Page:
Shows the IP address of the ISP's upstream gateway. If this IP responds to ping, it could be used to test your immediate link. This command has been known to fault occasionally.
Shows the router's current external IP address. Has been known to fault occasionally.
netgear-password [(NewPass)]
Changes the password, also updating /etc/netgear-password (must have write access). If new password is not specified, one is generated at random.
Tells the router not to respond to ``ping'' requests from outside
Tells the router to respond to ``ping'' requests from outside. This might help with diagnostics if running a server, and might also lead to a small increase in probing.
Shows the current status (on or off) of whether the router responds to ``ping'' requests from outside
Shows the port forwarding table in a simple textual format
netgear-unblock (IpNum)
The reverse of netgear-block. Assumes the rule's name has not been changed.
Shows or sets the WiFi channel (1 to 13 or auto). Setting the channel may break existing connections. "Auto" seems to choose a channel which currently has least interference (it chooses out of the three standard non-overlapping channels 1, 6 or 11, and re-running netgear-wifi-channel auto will re-evaluate its choice), but it doesn't seem to do much accounting for varying interference over time, which is sometimes the cause of intermittent dropouts in a crowded neighbourhood. If a WiFi scanner shows SNR periodically dropping below 25, and you can't find a channel that's 22MHz (5 channel-widths) away from anything stronger than 50dB below your signal level, then you might need to use wired connections, or turn off the Netgear's WiFi and get a better router. (You could improve positioning, but some environments seem to make this router drop connections even if they are 50--60dB stronger than the background; perhaps its firmware is overly sensitive.)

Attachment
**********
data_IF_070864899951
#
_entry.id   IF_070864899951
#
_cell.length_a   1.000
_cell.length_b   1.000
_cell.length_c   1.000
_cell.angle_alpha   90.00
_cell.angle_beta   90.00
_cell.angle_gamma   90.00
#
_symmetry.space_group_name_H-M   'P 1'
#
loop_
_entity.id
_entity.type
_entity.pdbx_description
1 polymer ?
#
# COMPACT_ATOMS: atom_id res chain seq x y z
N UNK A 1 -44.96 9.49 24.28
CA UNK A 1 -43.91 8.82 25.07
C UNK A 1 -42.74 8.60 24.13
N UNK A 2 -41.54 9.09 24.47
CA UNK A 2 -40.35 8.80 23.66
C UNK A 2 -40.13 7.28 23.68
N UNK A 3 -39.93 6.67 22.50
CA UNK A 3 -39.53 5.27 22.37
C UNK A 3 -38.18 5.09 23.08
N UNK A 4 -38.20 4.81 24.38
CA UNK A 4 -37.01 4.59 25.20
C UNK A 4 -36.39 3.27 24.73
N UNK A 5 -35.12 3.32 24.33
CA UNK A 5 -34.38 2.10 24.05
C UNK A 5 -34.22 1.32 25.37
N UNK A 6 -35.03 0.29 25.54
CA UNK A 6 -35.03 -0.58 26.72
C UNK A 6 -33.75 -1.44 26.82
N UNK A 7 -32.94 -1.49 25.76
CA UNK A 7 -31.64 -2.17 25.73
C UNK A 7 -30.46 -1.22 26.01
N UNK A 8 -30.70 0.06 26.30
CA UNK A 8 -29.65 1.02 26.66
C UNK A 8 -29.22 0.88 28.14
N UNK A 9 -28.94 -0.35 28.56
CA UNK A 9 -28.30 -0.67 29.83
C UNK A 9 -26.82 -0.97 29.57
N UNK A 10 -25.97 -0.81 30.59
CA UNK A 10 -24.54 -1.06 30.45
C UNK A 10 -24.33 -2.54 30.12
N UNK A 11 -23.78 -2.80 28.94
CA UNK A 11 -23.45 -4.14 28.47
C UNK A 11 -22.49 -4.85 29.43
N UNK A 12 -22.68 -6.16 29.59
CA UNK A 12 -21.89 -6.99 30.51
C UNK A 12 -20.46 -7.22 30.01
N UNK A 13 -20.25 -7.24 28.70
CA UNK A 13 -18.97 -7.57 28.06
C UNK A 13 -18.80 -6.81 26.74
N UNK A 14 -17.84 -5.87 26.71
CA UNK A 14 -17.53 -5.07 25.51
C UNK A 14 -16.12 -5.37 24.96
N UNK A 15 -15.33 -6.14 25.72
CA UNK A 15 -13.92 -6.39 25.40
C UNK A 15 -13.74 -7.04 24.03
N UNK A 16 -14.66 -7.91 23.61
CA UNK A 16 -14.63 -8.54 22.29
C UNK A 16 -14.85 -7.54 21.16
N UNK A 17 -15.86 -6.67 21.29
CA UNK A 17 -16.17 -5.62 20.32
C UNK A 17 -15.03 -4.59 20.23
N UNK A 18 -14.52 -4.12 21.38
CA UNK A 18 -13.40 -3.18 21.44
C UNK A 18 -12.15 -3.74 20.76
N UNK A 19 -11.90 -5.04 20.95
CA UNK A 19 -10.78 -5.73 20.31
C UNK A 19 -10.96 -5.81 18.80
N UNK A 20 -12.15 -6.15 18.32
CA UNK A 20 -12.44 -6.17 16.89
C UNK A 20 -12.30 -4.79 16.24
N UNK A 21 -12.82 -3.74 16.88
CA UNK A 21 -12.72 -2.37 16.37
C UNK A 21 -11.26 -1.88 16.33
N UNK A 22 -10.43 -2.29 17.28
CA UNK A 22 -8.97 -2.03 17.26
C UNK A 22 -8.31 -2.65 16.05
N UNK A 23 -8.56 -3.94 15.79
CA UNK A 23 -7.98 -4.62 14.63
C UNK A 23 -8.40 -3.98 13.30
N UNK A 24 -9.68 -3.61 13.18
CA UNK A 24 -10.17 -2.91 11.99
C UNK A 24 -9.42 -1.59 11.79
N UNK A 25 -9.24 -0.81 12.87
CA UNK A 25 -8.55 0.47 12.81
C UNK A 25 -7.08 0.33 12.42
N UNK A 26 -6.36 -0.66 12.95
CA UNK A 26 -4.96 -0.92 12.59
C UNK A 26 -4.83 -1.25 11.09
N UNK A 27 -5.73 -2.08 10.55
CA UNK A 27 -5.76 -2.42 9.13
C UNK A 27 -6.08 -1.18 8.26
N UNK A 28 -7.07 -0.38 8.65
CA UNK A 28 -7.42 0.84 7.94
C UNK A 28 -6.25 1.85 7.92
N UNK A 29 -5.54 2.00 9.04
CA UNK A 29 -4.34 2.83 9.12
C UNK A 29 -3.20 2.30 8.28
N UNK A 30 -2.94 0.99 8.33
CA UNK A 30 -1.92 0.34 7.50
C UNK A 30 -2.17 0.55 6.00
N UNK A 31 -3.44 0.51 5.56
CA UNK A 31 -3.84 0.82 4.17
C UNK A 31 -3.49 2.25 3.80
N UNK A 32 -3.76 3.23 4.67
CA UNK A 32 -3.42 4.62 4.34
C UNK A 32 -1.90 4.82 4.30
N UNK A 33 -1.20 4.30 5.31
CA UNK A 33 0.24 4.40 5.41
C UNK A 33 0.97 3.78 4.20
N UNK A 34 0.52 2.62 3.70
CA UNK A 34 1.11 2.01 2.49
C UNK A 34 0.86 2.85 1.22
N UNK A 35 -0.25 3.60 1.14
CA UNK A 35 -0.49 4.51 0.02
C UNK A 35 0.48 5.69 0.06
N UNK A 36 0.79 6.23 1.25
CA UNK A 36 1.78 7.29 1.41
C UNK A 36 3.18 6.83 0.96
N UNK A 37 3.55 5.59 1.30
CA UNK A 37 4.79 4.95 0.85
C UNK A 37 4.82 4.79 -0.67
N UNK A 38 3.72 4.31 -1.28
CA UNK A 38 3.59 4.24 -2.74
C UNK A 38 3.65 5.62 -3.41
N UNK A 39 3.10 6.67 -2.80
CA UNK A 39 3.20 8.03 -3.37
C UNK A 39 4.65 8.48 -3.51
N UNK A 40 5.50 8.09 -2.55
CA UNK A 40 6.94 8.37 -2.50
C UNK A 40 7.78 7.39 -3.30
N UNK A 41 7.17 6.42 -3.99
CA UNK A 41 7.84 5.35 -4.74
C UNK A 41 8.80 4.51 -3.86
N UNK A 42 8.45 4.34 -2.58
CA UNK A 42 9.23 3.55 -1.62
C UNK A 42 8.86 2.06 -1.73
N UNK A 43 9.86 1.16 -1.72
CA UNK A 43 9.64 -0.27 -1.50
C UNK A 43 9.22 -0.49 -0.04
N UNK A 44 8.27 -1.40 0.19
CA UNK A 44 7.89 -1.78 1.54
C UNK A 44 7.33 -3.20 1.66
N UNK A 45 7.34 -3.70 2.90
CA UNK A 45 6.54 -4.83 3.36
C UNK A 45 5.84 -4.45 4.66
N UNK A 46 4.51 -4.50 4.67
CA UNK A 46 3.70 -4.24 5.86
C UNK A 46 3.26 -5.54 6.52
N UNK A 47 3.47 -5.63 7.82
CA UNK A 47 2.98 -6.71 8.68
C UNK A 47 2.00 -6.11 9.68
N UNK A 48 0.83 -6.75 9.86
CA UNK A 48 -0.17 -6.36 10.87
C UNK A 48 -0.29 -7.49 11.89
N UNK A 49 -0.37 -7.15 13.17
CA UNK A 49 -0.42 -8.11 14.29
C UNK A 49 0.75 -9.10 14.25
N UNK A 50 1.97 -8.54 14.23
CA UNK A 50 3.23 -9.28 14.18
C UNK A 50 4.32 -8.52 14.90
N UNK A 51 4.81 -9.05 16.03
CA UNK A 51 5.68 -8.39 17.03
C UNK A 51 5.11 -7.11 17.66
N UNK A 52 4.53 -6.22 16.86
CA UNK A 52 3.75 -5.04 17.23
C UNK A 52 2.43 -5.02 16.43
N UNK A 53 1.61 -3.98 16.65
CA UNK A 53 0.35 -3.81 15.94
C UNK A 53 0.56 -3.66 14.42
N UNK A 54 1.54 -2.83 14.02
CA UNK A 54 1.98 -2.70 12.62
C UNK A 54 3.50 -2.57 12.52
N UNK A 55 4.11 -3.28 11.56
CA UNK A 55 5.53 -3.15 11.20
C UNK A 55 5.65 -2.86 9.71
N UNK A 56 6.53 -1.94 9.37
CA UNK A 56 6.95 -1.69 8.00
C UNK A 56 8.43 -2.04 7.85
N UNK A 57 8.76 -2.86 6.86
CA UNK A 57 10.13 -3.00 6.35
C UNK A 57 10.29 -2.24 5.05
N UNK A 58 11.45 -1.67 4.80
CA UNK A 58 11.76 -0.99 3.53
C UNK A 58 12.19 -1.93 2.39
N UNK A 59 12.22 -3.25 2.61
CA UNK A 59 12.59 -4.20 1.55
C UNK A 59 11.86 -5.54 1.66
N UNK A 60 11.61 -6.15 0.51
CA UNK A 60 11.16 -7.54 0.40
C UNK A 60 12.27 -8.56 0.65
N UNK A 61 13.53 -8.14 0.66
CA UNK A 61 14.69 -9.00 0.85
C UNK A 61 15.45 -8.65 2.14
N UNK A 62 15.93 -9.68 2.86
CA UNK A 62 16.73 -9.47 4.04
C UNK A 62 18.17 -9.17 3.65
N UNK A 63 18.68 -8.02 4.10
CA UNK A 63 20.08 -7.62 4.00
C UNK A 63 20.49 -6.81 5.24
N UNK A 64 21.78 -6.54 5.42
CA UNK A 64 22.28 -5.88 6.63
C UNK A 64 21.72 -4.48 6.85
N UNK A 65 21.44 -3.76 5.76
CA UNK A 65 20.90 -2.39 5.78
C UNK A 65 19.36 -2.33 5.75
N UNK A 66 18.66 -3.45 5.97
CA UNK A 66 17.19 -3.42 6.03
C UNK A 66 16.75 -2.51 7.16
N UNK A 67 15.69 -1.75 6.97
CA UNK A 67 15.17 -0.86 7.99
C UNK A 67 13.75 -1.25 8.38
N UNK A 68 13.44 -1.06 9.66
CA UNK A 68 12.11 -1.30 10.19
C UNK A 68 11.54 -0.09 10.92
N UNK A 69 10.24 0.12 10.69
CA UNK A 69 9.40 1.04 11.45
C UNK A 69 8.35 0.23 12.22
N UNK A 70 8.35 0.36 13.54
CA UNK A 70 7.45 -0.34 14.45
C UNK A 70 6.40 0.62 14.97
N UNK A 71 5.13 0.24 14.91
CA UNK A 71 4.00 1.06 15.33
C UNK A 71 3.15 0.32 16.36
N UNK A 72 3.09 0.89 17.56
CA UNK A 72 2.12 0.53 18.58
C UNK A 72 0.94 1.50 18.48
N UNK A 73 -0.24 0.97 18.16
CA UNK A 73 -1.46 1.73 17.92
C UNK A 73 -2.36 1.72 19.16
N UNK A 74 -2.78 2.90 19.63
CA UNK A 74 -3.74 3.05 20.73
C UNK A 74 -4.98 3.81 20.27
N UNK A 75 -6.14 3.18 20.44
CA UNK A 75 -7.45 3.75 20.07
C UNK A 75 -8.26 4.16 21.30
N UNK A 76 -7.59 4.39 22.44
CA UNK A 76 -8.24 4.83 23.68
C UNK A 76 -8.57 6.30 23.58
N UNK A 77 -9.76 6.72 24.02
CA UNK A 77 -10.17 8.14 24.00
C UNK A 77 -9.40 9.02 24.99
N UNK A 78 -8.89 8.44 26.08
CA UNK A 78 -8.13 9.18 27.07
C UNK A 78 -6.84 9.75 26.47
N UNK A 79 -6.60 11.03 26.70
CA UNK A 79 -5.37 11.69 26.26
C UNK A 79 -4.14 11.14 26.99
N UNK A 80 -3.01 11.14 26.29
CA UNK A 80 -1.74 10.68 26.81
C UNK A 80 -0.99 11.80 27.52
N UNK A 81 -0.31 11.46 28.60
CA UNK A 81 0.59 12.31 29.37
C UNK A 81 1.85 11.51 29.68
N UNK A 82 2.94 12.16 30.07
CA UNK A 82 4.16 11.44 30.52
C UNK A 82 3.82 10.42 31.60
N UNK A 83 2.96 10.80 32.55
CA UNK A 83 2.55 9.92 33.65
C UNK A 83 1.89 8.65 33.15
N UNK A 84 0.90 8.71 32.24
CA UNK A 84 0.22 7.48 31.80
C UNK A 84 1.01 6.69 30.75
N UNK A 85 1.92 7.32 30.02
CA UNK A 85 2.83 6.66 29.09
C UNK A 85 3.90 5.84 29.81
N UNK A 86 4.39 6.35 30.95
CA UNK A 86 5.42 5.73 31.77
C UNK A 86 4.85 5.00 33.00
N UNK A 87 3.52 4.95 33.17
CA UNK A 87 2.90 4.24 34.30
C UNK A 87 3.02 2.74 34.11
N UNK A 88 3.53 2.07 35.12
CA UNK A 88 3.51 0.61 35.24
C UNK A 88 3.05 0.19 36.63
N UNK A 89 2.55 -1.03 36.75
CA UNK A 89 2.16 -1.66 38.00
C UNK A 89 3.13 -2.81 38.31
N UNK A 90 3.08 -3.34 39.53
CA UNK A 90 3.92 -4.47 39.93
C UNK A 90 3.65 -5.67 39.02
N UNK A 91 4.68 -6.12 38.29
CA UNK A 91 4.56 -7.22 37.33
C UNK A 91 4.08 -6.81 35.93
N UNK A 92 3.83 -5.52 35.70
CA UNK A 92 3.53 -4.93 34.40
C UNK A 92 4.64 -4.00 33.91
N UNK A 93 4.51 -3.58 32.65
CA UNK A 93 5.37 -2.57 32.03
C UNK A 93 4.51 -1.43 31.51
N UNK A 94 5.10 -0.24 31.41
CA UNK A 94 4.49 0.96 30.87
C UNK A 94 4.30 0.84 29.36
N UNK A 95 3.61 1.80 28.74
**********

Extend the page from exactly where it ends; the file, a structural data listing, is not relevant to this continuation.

Lists the IP and MAC addresses of devices that are currently connected to WiFi
netgear-wifi-macadd (Mac)
Adds the specified MAC address to the WiFi MAC access list. Up to 32 can be added. The list takes effect when "allow any" is turned off in the browser. Note that some devices are capable of changing their MAC addresses, and of observing which MAC addresses have connected, so MAC-based restrictions are effective only against casual users.
netgear-wifi-macdel (RegExp)
Deletes from the WiFi MAC address list anything matching the regular expression RegExp, which can be a single MAC address or a regular expression matching multiple addresses (a single dot will match all addresses).
Outputs the current WiFi MAC access list in a simple textual format.
Switches off wireless Internet, leaving only wired connections active. Switching the radio off at times when it won't be used might improve security (see below) and/or save a small amount of power.
Switches wireless Internet back on. Note that the router gives wireless clients access to all the computers on your network, including any ``internal'' services, and WiFi security has been broken before, so you might wish to restrict which services run on your network when WiFi is enabled. You can set up a ``guest network'', but (a) there is no way to run the guest network without also running a private one and (b) users of the guest network can't connect to your own servers even on your public IP address, which must be a bug
Shows the current status of WiFi (off or on)

All material © Silas S. Brown unless otherwise stated.